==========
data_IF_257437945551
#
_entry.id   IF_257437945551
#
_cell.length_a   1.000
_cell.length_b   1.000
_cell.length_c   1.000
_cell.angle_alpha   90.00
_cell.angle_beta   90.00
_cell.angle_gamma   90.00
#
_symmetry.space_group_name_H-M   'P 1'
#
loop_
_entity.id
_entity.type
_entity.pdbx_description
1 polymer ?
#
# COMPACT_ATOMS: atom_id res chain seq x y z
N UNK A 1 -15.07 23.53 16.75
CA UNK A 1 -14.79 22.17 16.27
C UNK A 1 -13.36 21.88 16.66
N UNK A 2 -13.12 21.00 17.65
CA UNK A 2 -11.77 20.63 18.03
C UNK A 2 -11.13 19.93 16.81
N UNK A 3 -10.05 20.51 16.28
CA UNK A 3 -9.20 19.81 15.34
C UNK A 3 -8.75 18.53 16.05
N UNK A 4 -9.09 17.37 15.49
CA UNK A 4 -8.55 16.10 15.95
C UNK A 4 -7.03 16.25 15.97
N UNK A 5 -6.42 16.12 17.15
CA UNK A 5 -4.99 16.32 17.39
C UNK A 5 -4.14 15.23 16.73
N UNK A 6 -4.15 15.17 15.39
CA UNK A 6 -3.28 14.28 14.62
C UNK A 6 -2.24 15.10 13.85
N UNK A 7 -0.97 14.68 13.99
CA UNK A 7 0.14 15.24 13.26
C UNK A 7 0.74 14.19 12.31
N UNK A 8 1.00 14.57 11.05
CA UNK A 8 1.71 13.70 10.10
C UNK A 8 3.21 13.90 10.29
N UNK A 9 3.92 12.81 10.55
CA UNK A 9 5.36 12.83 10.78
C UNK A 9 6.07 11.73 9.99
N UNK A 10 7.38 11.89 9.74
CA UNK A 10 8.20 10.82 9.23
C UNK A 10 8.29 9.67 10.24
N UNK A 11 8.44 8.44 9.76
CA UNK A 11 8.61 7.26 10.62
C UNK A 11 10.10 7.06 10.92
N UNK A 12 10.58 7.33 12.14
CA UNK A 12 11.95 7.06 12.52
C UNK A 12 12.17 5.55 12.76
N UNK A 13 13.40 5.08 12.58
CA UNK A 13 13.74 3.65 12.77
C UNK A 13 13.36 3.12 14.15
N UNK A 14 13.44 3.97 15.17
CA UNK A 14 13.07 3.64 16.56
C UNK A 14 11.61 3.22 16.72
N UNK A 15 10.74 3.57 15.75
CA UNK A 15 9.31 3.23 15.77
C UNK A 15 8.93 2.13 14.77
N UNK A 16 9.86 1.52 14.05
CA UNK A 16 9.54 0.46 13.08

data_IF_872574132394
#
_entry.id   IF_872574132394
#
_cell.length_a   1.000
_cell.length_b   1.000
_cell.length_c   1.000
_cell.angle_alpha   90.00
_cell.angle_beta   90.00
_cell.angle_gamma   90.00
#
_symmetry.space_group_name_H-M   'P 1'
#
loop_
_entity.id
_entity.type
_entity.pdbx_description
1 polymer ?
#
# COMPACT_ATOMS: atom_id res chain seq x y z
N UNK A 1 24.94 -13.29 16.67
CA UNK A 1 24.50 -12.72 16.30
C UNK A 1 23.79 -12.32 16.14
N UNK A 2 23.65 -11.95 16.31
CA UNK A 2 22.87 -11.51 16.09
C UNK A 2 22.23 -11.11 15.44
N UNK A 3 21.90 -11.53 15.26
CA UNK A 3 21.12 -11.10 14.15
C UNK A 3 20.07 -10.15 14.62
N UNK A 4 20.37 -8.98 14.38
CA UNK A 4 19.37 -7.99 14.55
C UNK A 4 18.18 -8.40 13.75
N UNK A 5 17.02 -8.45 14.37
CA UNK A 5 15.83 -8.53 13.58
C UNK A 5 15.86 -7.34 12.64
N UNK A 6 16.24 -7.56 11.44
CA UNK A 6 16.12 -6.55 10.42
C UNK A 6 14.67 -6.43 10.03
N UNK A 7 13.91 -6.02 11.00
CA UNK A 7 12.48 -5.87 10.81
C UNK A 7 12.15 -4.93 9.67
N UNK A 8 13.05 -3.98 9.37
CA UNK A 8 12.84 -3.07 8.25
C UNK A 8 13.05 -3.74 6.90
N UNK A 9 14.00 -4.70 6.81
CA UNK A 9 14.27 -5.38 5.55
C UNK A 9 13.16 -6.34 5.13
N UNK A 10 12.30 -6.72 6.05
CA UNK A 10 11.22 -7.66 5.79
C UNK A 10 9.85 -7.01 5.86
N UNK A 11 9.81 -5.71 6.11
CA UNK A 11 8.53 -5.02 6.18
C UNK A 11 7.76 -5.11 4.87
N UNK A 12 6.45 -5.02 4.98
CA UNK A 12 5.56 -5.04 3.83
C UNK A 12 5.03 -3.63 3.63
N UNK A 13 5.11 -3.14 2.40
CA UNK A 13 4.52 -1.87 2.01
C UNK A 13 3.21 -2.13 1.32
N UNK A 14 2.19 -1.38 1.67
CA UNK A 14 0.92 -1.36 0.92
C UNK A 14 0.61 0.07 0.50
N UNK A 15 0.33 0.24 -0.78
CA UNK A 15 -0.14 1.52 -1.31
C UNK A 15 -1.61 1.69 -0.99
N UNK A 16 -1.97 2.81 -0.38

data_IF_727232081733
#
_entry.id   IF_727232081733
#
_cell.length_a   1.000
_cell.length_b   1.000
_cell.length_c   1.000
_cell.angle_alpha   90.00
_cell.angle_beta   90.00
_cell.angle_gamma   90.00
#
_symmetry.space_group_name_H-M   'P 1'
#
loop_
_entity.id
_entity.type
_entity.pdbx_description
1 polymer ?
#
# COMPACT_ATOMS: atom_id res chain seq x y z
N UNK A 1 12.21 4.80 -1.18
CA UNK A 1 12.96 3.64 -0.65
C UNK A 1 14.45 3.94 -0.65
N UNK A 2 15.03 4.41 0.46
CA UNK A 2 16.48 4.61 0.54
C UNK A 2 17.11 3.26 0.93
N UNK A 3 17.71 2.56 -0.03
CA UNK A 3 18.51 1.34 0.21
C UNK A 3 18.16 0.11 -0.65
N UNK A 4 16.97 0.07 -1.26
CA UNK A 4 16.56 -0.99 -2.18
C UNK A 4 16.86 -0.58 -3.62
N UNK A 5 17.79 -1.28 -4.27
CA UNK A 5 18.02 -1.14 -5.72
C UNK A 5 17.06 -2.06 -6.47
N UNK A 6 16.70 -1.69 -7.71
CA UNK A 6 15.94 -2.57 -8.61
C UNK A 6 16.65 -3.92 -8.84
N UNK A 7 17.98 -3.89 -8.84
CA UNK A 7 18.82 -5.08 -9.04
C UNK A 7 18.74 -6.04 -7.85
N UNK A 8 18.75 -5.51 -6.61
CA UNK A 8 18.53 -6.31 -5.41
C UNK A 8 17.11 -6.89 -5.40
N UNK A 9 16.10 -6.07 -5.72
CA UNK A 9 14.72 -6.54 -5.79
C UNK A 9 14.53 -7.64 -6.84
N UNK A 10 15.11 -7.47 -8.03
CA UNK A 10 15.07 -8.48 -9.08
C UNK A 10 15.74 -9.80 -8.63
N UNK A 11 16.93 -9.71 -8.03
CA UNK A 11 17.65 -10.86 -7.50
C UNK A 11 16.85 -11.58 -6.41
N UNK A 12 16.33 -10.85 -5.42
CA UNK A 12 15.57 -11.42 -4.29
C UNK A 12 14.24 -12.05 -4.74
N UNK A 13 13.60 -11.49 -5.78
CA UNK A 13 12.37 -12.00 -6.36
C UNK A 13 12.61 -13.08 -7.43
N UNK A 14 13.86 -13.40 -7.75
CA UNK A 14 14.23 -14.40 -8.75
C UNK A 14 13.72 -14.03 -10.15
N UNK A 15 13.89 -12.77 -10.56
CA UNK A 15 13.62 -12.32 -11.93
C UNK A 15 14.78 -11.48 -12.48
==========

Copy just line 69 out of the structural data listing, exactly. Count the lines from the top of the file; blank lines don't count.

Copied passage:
#